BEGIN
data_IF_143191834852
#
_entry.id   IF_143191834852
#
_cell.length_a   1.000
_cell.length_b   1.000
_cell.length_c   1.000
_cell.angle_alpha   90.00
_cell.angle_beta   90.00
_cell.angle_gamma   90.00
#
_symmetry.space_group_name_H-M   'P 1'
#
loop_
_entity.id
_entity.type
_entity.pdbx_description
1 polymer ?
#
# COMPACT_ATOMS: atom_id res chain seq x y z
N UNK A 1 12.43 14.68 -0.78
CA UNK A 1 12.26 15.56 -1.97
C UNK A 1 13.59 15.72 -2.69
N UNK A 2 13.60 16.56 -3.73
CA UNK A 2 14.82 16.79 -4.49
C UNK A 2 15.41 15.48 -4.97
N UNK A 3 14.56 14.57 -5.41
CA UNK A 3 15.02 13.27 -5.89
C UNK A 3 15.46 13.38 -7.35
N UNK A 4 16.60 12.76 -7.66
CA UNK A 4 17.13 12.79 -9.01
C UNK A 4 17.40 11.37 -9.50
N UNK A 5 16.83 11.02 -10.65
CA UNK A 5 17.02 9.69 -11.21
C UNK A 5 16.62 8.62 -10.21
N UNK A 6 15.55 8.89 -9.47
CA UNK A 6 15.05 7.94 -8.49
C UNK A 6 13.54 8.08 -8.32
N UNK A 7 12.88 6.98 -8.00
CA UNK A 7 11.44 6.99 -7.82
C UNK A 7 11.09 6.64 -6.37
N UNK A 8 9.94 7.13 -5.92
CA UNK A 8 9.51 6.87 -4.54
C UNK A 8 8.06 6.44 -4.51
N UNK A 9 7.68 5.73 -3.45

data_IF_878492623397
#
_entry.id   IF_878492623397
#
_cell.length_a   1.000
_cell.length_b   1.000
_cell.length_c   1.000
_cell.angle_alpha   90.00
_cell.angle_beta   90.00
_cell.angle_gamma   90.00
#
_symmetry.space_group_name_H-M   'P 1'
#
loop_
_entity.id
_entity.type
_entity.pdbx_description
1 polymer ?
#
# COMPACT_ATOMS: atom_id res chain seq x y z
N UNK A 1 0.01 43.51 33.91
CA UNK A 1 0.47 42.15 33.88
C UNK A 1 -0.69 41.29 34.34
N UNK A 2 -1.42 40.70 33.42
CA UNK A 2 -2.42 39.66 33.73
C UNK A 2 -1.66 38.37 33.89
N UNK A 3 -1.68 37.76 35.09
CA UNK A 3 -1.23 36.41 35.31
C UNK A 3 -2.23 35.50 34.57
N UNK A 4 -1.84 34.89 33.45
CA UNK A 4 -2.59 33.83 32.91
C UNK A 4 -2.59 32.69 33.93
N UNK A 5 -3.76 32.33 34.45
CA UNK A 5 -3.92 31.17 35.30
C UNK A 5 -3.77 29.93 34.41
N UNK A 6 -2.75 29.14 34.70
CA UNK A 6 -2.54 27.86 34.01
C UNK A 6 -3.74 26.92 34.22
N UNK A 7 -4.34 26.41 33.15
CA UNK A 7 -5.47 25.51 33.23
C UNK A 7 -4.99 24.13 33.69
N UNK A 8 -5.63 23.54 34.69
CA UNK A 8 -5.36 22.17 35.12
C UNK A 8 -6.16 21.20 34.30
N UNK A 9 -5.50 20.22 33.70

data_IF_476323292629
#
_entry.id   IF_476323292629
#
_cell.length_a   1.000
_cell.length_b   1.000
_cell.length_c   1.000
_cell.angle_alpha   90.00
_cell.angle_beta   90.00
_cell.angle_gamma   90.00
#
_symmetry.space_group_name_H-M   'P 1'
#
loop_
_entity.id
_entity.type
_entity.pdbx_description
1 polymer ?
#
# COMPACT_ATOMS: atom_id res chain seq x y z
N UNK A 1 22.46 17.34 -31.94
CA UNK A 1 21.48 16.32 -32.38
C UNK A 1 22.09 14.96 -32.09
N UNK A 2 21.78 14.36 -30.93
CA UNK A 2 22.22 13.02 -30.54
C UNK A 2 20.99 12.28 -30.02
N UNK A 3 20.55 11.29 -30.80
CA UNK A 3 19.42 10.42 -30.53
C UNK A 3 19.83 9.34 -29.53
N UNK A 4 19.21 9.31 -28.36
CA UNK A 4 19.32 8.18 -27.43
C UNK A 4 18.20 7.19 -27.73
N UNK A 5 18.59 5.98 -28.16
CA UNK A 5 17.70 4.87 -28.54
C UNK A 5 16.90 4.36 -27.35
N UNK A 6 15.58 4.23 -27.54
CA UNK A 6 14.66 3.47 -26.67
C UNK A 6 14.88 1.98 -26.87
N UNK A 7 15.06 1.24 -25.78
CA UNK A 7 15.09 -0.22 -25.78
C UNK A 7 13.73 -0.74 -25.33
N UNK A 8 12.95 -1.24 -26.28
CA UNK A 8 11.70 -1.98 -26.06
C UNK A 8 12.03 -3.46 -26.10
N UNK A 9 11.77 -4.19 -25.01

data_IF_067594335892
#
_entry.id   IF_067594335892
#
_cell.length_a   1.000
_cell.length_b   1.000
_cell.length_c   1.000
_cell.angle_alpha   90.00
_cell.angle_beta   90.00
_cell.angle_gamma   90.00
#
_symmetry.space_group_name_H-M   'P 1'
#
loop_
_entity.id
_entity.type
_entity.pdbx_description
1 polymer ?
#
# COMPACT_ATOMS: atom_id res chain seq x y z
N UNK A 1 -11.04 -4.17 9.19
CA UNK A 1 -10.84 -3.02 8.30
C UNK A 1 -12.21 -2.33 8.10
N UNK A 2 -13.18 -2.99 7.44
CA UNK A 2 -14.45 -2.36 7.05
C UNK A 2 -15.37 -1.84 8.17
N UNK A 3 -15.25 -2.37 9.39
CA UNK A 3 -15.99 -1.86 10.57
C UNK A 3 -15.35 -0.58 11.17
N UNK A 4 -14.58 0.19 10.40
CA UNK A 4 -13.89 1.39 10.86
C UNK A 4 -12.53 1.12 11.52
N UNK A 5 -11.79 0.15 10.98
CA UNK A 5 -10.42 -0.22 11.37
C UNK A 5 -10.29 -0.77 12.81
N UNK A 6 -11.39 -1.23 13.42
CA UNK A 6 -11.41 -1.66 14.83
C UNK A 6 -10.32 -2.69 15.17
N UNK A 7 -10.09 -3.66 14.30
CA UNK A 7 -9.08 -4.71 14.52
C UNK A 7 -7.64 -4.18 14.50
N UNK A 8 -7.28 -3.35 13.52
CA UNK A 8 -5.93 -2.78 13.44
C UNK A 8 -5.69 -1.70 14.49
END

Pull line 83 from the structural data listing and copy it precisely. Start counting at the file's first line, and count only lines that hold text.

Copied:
C UNK A 6 -3.74 26.92 34.22